It seems we've come full circle. I can remember a time in the late '90s/very early 2000s, when the sheer amount of "me too" drugs pouring out of the pipeline seemed to me, well, lazy on the part of Big Pharma. At first the NRTIs, protease inhibitors and NNRTIs were Godsends; but after a much-needed few of each were approved, it seemed that the pharmaceutical companies were taking the easy way out by finding something that worked, tweaking them a bit, slapping a new name on them, chucking them in a bottle and calling it a day.
"Where's the new stuff?" I remember thinking; the new classes of HIV drugs that hit different targets other than protease and nucleoside. Why weren't they pursuing that?
Now, close to a decade and a half later, we have LOTS of drugs. Probably more drugs than any other single disease. But what we don't have are new NRTIs, the first class of drugs approved and the backbone of many HIV drug regimens. After numerous NRTIs approved throughout the 1980s-90s, we now haven't had a single new one since 2003.
So with all the new easier-to-take, once-a-day drugs, why is it important that there are no new NRTIs? Well, if there are so many great drug options as we're led to believe, why then are only 30% of people living with HIV in the U.S. virally suppressed? (37% are on ARVs.) This means that only 3 out of 10 of the 1.2 million HIV-positive people in the U.S. are undetectable.
There are many reasons for this; I'll mention a few. Of course, some people aren't aware of their status (about 14%). Others are still treatment naive. For others, side effects can be so severe that they prevent some people from taking some of the drugs and/or taking them properly. Everyone reacts differently to medications and for some people, certain drugs can be completely intolerable, leaving them not wanting to or unable to take certain medications. With many HIV-positive people experiencing co-morbidities and non-AIDS related-conditions, both of which may require medications, sometimes mixing these drugs can have severe or even toxic results and can make a person extremely ill. Some drugs just can't be mixed together or the combined side effects may be intolerable.
Another issue is drug resistance. Now here's where it gets a bit blurry. Statistics are sorely lacking on drug resistance. Why? Well, think about it. Who would actually benefit from knowing how many people are resistant to antiretrovirals? Other than people with HIV that is, and people living with HIV are not the ones footing the bill for and making the decisions on which studies are done. Pharmaceutical companies? Nah. Why would they want to show that their drugs are failing people who are taking them? The Government? No. That would show what an absolute crock that all of these "ending AIDS" campaigns are. Yes, I know this sounds conspiracy theory, but they want us to believe that HIV is under control. Well it's not. The majority of people with HIV in the U.S. are not virally suppressed and the number of new infections in some groups like young MSMs is growing and growing. The World Health Organization (WHO) has acquired some data from various studies but after 2008 the prevalence of acquired drug resistance is virtually unknown.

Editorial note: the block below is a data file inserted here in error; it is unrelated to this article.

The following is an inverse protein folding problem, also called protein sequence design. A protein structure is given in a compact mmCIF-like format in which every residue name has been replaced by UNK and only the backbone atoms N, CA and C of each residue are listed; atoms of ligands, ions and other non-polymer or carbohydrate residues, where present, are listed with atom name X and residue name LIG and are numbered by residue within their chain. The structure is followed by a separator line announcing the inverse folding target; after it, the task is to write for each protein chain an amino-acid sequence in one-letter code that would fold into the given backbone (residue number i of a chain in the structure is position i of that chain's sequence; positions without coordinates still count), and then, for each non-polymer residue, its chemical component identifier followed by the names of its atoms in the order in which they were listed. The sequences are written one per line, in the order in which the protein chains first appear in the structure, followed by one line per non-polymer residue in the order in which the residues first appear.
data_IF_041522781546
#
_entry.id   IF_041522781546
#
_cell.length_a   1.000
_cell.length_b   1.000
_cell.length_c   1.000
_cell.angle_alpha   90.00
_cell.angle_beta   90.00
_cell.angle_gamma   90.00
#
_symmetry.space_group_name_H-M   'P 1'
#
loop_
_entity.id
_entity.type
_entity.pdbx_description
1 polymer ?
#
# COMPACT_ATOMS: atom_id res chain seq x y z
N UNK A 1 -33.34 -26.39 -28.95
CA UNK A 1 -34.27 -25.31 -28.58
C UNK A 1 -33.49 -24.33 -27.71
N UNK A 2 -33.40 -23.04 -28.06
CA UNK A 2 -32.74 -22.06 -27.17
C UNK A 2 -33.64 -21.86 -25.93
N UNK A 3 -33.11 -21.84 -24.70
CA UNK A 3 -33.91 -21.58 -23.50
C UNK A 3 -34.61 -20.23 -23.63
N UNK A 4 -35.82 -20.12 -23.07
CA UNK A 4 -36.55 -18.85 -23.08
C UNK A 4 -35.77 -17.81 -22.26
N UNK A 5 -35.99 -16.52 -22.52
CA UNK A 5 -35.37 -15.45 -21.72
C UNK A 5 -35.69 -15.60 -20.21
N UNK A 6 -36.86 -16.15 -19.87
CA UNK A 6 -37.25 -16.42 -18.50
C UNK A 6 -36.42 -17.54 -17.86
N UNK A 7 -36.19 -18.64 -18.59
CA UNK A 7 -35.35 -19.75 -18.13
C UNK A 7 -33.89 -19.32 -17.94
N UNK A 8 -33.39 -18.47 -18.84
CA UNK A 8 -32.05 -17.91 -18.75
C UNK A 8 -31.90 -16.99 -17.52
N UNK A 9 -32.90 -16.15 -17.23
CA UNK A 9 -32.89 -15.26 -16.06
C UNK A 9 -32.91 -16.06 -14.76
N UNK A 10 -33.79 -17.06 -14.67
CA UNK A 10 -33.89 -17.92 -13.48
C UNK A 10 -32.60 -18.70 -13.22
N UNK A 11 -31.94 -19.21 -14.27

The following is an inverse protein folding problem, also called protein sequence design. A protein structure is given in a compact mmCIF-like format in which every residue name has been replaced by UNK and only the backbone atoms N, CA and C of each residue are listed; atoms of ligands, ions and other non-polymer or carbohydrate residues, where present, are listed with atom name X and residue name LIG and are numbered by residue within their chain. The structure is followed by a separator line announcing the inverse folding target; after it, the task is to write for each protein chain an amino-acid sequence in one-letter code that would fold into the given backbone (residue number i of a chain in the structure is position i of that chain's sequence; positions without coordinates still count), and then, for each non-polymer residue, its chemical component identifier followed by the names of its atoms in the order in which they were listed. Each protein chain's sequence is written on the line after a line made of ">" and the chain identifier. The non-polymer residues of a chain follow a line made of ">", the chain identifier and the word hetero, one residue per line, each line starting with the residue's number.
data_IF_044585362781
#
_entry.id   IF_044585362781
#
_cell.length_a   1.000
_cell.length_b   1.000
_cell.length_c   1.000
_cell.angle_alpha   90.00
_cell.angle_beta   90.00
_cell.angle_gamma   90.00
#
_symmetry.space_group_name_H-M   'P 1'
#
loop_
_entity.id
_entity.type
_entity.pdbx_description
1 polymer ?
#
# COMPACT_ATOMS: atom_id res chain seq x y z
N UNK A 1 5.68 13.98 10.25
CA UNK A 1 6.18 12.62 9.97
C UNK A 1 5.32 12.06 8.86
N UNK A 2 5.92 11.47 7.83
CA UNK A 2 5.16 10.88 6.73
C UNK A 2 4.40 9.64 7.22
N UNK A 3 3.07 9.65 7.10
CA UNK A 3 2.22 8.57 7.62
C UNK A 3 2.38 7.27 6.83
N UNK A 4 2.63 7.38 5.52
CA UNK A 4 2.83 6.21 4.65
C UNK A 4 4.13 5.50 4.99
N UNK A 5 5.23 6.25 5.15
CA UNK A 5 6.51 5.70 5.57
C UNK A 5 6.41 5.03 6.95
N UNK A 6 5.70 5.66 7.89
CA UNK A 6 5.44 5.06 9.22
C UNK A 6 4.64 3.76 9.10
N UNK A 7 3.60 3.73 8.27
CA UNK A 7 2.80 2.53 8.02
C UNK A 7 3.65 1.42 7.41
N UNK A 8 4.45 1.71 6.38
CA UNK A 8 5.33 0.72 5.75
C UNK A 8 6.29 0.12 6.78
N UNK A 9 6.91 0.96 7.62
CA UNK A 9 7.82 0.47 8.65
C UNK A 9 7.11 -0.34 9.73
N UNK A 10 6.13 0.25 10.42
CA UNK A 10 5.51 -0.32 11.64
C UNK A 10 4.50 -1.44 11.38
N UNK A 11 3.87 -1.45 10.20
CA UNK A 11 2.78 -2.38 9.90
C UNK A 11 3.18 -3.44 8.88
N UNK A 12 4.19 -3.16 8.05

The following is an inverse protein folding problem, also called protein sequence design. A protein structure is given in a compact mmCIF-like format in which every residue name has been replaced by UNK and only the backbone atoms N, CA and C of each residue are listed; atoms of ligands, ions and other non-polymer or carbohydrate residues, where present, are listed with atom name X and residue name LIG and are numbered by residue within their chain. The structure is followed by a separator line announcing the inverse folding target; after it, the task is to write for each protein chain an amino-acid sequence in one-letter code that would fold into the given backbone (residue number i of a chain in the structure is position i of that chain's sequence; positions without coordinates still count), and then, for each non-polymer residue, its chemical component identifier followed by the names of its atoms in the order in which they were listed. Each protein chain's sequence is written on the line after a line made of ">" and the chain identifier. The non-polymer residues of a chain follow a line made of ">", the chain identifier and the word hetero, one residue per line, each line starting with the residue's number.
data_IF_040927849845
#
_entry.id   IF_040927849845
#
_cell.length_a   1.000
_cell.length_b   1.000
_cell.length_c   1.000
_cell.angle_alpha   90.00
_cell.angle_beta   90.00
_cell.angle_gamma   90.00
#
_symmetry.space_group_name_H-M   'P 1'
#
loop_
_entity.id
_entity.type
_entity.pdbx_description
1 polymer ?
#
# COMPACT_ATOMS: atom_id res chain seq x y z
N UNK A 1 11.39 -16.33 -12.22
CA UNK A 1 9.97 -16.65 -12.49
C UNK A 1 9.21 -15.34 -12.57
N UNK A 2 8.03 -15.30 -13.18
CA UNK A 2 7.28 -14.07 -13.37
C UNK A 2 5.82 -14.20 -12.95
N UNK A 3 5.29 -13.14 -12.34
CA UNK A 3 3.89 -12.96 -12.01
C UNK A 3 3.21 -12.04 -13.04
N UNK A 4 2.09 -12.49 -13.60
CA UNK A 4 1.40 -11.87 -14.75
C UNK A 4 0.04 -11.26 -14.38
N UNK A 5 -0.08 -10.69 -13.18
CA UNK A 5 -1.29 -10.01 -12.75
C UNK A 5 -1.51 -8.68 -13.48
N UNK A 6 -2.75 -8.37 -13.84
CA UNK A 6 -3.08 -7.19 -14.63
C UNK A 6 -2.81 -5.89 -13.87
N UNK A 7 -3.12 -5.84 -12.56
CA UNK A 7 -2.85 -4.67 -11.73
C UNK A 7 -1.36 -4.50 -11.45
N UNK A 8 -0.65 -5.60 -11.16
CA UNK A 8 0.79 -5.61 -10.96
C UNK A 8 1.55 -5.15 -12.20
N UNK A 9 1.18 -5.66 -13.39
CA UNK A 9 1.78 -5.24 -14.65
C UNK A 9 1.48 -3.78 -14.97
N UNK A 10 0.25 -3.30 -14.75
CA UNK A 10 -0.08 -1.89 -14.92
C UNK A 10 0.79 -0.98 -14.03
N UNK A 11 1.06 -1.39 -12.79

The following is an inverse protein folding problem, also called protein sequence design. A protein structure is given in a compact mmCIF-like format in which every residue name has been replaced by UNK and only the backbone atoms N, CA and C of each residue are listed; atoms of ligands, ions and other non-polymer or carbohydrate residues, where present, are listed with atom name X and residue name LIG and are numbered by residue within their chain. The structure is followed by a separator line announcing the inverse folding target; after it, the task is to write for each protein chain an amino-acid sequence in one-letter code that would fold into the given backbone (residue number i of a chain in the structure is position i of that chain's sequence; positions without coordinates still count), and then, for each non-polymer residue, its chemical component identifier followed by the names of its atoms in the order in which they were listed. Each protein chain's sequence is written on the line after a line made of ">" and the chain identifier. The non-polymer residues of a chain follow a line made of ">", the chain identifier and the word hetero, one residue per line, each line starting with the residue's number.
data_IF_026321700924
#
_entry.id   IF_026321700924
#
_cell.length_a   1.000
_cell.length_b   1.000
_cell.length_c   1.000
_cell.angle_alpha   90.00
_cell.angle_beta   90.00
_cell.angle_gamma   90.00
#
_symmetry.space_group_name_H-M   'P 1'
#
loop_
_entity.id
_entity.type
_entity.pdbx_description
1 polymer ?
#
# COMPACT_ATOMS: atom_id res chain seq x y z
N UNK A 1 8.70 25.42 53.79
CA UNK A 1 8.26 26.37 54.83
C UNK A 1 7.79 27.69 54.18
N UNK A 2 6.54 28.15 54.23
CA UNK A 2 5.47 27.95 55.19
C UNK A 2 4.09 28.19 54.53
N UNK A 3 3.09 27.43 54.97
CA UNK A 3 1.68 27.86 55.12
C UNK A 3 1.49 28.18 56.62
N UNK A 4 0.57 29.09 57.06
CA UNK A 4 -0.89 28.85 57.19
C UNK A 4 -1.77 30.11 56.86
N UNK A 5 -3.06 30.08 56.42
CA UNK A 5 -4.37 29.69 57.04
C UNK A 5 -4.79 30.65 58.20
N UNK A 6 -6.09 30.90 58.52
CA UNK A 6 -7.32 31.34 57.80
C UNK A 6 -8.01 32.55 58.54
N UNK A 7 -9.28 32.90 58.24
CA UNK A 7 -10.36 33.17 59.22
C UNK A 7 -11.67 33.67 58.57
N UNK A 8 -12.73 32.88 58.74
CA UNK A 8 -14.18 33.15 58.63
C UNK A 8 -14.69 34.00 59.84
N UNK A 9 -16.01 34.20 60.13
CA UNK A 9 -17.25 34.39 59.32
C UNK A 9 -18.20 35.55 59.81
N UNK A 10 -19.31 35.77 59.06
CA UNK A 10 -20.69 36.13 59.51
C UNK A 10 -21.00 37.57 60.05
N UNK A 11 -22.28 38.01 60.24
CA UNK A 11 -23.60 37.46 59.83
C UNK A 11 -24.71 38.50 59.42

What we do know is that in high income countries (U.S., Europe, Japan and Australia) the rate of transmitted drug resistance (when the strain of HIV you become infected with already has some drug resistance) is about 10-17%. The stats for acquired drug resistance (when you develop drug resistance on your own) are much more difficult to find and understand. Because the quality of first- and second-line regimens are now better, we know that the rate is dropping. However, what percentage of people have acquired drug resistance or multi-drug resistance now, we simply don't know.
What is clear is that there are people with HIV who cannot put together a drug regimen due to an inability to take certain drugs because of drug resistance, cross-resistance, counter-indications and side effects that will allow them to reach undetectable levels. Newer classes of drugs, such as integrase inhibitors and those in development like entry inhibitors, have helped and will help some of these people. But more alternatives are needed. One such alternative is ATC.